20 user 36 critic

The Murderer Lives at Number 21 (1942)

L'assassin habite... au 21 (original title)
Not Rated | | Comedy, Crime, Mystery | 16 August 1947 (USA)
Inspector Wens moves into a Paris boarding house to catch a serial killer.


Henri-Georges Clouzot (as H. G. Clouzot)


Stanislas-André Steeman (novel) (as Mr. S.A. Steemann), Henri-Georges Clouzot (adaptation) (as H.G. Clouzot) | 1 more credit »





Complete credited cast:
Pierre Fresnay ... L'inspecteur Wenceslas Wens
Suzy Delair ... Mila Malou - la maîtresse tapageuse de Wens
Jean Tissier ... Triquet, aka professeur Lalah-Poor
Pierre Larquey ... Monsieur Colin
Noël Roquevert ... Docteur Théodore Linz
René Génin ... Alfred, l'ivrogne
Jean Despeaux Jean Despeaux ... Kid Robert
Marc Natol ... Armand, le valet de chambre (as Natol)
Huguette Vivier ... Mademoiselle Vania
Odette Talazac ... Madame Point
Maximilienne Maximilienne ... Mademoiselle Cuq
Sylvette Saugé Sylvette Saugé ... Christiane Perret, la poule
Louis Florencie ... Commissaire Monnet
André Gabriello André Gabriello ... L'agent Pussot (as Gabriello)
Raymond Bussières ... Jean-Baptiste Turlot (as Bussières)


Dapper Inspector Vorobechik ('Wens' for short) is assigned the case of a serial killer who leaves a calling card on his victims; Monsieur Durand. Wens' mistress, struggling actress Mila Malou, determines to get publicity for herself by helping him. Learning that Durand is one of the eccentric tenants of a boarding house at No. 21 Avenue Junot, Wens takes a room in the guise of a Protestant minister; only to be followed by Mila who hardly seems like a minister's wife! Suspects are arrested, but while each is in jail, there's another murder... Written by Rod Crawford <puffinus@u.washington.edu>

Plot Summary | Add Synopsis


PIERRE FRESNAY as the French Dick who knew all the answers in a Merry Murder Mystery


Not Rated | See all certifications »

Did You Know?


The 100,000 francs reward for the capture of Durand was the equivalent of $88,417 at the time or about $1,300,000 in 2016. See more »


Near the beginning of the film, before Wren's boss goes into his office looking for him, a clear shadow of the boom microphone is visible on the wall behind him in the hallway. See more »


Mila Malou - la maîtresse tapageuse de Wens: [From the English subtitles of the French dialogue] I'll pop your blackheads to cheer you up.
L'inspecteur Wenceslas Wens: Leave me alone.
Mila Malou - la maîtresse tapageuse de Wens: Just one.
L'inspecteur Wenceslas Wens: Leave me alone!
Mila Malou - la maîtresse tapageuse de Wens: You're covered in them.
[She begins squeezing various places on his face]
Mila Malou - la maîtresse tapageuse de Wens: They'll get big and leave pocks...
L'inspecteur Wenceslas Wens: ...That hurts!
Mila Malou - la maîtresse tapageuse de Wens: Hold still. It's like vermicelli.
L'inspecteur Wenceslas Wens: You're disgusting.
See more »


Referenced in Henri-Georges Clouzot's Inferno (2009) See more »

User Reviews

Je Ne Sais Pas
2 March 2012 | by GManfredSee all my reviews

I often wish I could speak French, especially when watching a French movie billed as a mystery/comedy. I can't seem to get my funny bone around the Gallic sense of humor - unless the sub-titles are doing me in. I thought "The Murderer Lives At #21" was a good, worthwhile mystery movie, one which was unsolvable until the end of the picture. I thought Pierre Fresnay was a very good Inspector Wens and I wished there could have been a whole series of Insp. Wens films. I recall that he played the sympathetic part of Capt. Boeldieu in "Grand Illusion", and I have a recording of him in a 1936 Cole Porter musical (he spoke but did not sing).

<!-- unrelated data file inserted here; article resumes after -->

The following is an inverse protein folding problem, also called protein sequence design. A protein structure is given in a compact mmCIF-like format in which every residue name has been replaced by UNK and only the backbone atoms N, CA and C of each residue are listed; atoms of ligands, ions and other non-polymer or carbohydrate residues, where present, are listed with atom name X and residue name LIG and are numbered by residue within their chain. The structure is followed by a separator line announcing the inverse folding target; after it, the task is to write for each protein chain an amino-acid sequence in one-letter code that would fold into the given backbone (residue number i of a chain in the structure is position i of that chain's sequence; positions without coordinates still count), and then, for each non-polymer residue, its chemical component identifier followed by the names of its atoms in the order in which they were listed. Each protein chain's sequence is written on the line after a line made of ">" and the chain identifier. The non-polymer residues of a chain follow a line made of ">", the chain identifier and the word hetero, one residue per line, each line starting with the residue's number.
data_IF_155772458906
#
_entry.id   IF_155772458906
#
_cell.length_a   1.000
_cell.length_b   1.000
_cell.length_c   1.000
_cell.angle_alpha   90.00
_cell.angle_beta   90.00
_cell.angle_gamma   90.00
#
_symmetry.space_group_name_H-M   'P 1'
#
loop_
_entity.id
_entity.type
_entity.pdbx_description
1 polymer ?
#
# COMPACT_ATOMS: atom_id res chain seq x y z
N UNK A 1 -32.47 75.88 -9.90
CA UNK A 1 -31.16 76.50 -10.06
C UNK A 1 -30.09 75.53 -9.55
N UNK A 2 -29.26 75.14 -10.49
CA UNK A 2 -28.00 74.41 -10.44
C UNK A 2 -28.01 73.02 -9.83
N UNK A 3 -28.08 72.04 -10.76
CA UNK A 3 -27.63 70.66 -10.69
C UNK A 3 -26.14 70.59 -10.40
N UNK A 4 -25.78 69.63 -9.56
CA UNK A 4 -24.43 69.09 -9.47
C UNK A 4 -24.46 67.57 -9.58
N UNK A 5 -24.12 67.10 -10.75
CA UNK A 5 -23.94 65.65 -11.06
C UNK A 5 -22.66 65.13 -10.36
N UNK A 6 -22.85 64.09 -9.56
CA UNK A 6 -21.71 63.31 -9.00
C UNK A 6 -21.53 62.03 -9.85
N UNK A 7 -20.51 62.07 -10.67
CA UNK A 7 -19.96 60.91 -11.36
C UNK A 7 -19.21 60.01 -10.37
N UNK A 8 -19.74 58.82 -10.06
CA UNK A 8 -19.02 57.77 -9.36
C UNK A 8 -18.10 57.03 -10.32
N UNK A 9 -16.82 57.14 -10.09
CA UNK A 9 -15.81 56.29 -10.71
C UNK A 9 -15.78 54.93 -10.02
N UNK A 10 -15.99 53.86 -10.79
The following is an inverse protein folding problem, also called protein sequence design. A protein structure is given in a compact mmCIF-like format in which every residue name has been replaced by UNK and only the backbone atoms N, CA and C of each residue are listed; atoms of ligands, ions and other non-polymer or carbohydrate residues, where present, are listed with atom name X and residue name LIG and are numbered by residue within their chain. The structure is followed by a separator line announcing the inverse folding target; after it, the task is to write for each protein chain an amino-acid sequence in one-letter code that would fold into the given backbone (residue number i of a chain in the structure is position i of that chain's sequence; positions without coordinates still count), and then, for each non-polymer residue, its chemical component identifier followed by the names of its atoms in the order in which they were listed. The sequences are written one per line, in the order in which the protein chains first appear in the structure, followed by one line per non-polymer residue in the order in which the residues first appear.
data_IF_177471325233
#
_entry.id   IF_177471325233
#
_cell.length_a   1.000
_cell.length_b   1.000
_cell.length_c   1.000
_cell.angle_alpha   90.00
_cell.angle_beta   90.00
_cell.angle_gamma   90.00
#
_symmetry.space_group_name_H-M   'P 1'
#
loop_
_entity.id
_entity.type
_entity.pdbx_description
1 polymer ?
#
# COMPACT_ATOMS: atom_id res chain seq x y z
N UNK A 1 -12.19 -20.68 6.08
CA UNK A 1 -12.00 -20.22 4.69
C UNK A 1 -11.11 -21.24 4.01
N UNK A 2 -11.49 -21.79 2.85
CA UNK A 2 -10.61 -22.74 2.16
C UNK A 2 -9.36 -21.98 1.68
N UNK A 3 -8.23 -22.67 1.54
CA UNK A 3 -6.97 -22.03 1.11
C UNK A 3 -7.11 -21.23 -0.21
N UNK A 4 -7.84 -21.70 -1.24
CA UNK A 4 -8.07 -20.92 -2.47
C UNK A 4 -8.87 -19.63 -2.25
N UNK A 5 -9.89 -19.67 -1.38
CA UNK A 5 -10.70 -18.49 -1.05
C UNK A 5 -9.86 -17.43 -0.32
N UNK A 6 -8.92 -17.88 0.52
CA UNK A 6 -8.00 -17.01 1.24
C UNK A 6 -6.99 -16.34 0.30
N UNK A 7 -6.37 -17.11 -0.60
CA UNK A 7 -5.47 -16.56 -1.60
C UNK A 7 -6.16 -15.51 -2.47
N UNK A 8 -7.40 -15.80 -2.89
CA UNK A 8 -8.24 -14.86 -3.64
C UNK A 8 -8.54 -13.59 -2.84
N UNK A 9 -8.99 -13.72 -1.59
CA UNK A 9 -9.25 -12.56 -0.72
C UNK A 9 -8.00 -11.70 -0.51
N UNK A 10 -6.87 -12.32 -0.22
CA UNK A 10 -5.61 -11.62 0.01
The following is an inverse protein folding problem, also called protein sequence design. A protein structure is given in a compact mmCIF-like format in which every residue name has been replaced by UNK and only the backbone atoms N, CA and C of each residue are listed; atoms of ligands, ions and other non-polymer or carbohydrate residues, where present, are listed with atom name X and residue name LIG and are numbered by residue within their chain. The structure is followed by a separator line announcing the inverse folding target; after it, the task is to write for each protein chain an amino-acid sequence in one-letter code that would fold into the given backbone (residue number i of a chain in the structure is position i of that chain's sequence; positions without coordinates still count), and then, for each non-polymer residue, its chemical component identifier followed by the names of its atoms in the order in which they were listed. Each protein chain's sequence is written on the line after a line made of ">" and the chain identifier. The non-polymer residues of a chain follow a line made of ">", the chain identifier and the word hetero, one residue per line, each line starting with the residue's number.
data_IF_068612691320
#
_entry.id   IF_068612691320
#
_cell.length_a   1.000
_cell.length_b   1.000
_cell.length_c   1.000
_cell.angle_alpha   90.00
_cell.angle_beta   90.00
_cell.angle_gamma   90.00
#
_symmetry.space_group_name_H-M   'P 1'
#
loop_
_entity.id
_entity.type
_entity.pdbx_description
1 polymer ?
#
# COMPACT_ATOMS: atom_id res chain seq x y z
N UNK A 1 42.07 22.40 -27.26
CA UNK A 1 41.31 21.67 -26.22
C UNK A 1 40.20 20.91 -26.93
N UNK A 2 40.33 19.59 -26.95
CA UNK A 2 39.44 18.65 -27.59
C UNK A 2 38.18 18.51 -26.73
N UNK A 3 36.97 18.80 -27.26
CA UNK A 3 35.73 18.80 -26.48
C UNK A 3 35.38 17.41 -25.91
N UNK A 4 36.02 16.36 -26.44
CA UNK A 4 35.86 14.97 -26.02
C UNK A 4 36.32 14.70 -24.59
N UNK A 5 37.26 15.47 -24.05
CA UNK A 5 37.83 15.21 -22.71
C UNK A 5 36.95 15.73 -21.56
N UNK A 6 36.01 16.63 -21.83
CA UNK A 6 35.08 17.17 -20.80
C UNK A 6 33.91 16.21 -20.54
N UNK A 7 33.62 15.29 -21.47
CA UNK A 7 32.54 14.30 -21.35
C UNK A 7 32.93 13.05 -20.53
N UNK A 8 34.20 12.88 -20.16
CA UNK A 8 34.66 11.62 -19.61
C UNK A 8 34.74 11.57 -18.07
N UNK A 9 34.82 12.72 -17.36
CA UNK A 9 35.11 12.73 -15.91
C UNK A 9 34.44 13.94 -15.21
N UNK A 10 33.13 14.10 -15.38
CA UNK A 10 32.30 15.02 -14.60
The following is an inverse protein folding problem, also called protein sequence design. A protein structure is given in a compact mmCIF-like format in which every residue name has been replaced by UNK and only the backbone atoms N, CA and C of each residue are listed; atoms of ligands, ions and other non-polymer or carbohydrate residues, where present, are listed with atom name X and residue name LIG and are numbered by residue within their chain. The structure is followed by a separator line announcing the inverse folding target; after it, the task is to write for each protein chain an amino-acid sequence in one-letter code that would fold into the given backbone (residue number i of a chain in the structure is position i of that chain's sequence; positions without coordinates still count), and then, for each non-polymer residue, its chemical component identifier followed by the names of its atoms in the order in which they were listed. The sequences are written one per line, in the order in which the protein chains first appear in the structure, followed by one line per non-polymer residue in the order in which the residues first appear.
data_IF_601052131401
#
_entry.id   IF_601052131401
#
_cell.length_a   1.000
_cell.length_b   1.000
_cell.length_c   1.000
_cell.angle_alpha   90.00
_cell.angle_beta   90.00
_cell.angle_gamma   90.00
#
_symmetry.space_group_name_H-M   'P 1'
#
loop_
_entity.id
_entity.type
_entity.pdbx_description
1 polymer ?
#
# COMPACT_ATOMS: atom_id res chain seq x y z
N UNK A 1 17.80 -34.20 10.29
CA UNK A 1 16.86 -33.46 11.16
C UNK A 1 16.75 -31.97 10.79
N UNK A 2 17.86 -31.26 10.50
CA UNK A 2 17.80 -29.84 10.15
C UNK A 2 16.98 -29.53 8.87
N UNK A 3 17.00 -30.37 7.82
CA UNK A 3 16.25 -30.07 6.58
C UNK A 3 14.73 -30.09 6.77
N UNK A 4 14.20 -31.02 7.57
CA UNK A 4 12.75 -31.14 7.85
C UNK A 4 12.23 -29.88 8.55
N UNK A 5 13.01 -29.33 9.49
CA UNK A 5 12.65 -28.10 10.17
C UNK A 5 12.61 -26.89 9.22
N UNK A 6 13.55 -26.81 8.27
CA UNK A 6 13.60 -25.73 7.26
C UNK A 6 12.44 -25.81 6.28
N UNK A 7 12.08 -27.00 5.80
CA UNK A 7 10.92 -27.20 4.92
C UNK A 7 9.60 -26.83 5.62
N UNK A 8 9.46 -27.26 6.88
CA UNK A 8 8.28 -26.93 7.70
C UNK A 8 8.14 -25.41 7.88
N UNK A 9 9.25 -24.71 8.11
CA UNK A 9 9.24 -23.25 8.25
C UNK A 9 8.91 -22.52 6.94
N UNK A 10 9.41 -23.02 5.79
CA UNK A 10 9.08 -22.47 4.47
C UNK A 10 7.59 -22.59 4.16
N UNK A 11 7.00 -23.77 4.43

But why did the aura of menace disappear after the first murder? I really thought we were in for a special treat at that point. I liked the motley collection of suspects at the boarding house but none of them were menacing or threatening, just a peculiar group of people. Suzy Delair's presence is marginally grating, just as it was in "Quai Des Orfevres", and once again regaled us with a forgettable song or two. Someone mentioned the chemistry between Fresnay and Delair was reminiscent of Nick and Nora Charles. That may be so, but as I stated much of the playful banter was lost due to the language barrier. Moreover, I was never a fan of attempts to mix comedy and mystery, which was prevalent up until WW II. I don't think they blend well as one element tends to cancel out the other. This could be the reason for the aforementioned disappearance of the aura of menace.

I gave this picture a rating of 7. The comparison between Clouzot and Hitchcock was not yet a valid one; at this point Hitchcock could mop the floor with the neophyte Clouzot.

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Release Date:

16 August 1947 (USA) See more »

Also Known As:

The Murderer Lives at #21 See more »

Company Credits

Production Co:

Continental Films, Liote See more »
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Technical Specs


| (TV)

Sound Mix:

Mono (Western Electric Sound System Wide Range)

Aspect Ratio:

1.37 : 1
See full technical specs »

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